I have commented on your blog before and made the comment about there is little writing on the post welfare context in the UK … certainly from Christians …

    I made these comments on another blog about the UK context when we seek to apply the work of evangelicals of the 19th century to the 21st … but these things need to be wrestled with when we advocate Evangelical involvement with the ‘poor’

    Firstly the more obvious needs which the evangelicals of the 19th century met have largely gone. A good example of this is the need for orphanages. The state now looks after children who cannot live with their parents.Yes there are issues still to be dealt with but these have very much moved from the category of need. No one will die if Christians do not help out. If they did it will be because other state agencies failed as well.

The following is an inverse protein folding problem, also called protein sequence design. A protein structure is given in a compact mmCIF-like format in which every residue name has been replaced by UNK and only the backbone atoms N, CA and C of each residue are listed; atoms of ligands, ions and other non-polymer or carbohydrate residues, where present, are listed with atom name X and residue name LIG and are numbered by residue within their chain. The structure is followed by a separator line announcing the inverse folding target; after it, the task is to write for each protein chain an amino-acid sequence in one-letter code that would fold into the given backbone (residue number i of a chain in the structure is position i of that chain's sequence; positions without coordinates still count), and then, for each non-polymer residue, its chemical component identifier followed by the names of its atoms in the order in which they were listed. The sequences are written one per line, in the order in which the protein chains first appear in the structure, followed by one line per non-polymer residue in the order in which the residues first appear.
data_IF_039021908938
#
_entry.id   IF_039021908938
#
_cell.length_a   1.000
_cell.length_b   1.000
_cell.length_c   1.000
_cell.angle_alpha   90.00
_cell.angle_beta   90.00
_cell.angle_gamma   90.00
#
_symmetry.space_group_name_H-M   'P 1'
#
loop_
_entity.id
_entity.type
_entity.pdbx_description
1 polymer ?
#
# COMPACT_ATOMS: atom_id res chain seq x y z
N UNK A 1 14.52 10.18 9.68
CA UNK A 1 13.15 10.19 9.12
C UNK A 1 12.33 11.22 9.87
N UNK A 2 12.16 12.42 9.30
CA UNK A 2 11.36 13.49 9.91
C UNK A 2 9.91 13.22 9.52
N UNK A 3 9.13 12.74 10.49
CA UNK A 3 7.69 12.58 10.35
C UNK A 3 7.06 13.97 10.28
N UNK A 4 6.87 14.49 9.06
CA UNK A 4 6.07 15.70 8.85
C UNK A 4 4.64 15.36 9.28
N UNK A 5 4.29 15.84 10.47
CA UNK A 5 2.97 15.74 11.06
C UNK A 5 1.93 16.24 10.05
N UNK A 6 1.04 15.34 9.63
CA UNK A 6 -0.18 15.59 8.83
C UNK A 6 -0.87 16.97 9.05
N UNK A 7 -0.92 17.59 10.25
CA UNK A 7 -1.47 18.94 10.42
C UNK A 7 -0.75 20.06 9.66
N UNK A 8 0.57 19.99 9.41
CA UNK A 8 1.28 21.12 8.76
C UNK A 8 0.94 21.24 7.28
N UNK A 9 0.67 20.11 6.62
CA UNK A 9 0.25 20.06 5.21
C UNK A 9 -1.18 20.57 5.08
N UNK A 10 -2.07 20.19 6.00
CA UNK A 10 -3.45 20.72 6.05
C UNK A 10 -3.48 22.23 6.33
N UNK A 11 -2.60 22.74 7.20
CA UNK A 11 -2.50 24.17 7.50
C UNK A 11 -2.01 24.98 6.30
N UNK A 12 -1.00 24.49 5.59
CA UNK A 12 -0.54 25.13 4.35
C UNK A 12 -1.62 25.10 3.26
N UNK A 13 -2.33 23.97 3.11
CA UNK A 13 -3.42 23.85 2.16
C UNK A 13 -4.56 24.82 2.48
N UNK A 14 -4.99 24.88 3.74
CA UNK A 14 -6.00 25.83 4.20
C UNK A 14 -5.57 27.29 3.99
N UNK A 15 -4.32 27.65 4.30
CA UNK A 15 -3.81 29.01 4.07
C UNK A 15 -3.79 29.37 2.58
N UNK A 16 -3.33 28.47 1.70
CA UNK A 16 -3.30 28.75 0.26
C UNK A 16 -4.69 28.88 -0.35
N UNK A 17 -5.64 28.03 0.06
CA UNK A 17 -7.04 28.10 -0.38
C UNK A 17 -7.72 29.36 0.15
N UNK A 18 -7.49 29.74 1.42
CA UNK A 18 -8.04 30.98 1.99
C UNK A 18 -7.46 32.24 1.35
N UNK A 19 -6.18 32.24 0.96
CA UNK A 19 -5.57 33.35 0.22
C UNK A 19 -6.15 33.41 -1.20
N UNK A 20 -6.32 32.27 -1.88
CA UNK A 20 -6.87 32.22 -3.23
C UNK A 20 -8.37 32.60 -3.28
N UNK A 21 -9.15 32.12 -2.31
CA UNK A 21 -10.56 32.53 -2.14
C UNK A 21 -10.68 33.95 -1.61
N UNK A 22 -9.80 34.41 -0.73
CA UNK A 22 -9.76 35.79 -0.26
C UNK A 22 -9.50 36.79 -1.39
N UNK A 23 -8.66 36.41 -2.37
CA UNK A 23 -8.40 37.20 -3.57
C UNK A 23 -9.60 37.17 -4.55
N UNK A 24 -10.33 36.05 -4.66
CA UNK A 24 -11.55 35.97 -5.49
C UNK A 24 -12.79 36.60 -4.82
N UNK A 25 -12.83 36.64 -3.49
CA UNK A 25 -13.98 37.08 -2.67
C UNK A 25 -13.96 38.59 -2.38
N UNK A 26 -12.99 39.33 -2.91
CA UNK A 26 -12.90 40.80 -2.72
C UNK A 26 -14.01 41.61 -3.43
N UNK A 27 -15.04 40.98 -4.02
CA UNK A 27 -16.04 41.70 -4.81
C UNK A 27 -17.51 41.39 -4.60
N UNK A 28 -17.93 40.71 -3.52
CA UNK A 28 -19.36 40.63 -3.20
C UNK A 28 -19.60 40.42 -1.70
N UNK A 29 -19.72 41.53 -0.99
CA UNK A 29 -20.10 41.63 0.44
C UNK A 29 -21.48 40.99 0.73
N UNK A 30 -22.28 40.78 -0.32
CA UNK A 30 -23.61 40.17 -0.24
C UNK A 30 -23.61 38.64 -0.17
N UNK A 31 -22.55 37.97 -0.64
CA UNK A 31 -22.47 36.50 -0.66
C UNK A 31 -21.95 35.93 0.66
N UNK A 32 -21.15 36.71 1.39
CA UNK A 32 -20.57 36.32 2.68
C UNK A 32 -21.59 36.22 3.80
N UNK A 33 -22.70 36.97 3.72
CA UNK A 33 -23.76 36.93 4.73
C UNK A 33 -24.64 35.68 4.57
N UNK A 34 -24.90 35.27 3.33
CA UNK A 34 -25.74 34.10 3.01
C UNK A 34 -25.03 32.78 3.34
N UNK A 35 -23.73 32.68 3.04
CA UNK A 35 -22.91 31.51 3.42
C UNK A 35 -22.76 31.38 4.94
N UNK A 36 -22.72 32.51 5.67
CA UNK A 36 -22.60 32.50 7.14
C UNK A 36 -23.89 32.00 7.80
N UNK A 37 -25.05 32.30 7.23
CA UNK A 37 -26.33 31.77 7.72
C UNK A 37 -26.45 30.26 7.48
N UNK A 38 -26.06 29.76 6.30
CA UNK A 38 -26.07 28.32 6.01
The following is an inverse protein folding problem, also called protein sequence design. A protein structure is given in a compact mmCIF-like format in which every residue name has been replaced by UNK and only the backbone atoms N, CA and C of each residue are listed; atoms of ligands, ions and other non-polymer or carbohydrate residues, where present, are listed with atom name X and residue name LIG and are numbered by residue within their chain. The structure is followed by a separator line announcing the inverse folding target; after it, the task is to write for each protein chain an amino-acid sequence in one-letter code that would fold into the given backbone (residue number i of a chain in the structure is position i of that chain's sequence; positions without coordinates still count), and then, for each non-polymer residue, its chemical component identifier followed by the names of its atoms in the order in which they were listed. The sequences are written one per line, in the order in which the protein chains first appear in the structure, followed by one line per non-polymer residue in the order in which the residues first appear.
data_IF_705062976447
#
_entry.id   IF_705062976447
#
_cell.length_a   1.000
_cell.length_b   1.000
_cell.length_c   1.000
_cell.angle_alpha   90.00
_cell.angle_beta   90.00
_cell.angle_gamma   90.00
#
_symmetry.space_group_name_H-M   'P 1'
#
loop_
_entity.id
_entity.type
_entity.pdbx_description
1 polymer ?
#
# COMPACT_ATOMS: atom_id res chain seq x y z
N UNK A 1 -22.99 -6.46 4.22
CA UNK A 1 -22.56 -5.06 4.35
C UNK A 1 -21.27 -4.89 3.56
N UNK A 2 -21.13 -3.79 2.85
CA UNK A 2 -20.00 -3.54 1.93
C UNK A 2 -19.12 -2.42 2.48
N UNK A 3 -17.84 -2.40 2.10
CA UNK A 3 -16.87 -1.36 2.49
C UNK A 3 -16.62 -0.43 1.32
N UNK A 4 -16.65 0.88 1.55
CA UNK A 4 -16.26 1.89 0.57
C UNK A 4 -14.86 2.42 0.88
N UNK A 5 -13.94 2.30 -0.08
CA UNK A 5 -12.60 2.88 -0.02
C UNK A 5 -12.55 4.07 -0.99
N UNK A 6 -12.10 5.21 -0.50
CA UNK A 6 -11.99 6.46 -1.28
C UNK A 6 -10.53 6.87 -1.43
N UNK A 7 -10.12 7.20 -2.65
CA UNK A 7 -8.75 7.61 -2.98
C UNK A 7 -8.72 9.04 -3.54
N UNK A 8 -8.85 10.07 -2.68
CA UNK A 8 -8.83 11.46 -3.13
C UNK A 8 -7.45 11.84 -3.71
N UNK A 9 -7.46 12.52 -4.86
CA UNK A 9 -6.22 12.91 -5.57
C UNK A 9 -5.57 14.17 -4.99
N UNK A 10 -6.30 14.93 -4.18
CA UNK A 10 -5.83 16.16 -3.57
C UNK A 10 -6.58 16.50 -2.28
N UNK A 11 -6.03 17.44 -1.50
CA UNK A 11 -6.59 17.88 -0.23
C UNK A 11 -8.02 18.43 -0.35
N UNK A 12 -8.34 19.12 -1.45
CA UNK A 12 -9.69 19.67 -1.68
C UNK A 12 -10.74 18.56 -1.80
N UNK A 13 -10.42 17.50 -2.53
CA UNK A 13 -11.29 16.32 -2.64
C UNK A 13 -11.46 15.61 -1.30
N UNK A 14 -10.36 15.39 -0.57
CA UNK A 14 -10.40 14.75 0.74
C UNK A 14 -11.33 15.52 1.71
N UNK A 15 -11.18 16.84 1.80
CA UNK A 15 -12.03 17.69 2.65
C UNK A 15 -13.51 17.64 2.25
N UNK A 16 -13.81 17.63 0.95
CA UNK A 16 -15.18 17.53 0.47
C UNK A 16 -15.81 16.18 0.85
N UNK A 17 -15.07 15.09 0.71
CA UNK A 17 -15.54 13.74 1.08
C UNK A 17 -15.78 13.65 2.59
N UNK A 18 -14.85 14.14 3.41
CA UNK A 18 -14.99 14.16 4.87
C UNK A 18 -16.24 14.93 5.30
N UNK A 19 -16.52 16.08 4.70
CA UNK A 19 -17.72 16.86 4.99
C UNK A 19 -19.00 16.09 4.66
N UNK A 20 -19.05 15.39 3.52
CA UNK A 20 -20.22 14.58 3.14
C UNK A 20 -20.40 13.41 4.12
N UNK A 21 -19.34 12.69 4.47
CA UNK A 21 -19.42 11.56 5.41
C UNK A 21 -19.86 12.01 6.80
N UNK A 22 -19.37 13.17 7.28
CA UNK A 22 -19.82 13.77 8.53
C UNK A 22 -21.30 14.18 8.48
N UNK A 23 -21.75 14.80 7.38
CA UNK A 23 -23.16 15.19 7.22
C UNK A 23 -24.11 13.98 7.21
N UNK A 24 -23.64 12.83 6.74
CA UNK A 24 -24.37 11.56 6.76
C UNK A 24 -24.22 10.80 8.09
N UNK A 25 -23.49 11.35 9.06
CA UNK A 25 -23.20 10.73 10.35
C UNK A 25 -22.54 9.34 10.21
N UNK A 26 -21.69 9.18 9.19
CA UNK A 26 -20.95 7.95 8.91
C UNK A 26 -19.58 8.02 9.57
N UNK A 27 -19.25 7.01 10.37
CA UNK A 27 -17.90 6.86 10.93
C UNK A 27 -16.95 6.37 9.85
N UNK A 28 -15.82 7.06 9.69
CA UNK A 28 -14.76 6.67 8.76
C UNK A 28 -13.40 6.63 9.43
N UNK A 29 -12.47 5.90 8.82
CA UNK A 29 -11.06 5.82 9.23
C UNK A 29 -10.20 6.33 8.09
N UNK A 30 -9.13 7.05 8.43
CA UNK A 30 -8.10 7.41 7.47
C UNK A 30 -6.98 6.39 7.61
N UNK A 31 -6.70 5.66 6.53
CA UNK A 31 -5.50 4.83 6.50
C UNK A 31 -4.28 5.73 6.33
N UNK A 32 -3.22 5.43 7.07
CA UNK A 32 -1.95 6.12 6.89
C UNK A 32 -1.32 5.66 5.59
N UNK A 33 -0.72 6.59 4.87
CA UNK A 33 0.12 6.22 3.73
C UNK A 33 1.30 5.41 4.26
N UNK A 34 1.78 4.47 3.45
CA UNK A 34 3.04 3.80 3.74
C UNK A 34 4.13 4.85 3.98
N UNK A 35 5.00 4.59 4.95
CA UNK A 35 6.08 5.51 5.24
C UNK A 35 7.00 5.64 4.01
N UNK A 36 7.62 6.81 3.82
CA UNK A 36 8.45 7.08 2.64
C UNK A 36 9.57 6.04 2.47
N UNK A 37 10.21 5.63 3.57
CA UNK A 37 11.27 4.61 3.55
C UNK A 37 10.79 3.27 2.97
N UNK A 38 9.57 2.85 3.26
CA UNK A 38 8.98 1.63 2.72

Secondly, we have moved absolute poverty in the UK to relative poverty. People (including the ‘poor’) are all much better off than ever before. I am not saying there are not still issues, unemployment, poor conditions, people’s ability to use the things they have (impacted on by issues like mental health, drug misuse etc etc). This very fact tells us that the response from someone who receives from us in 2010 (12) relative poverty would be different to someone who received from us in 1850 in absolute poverty.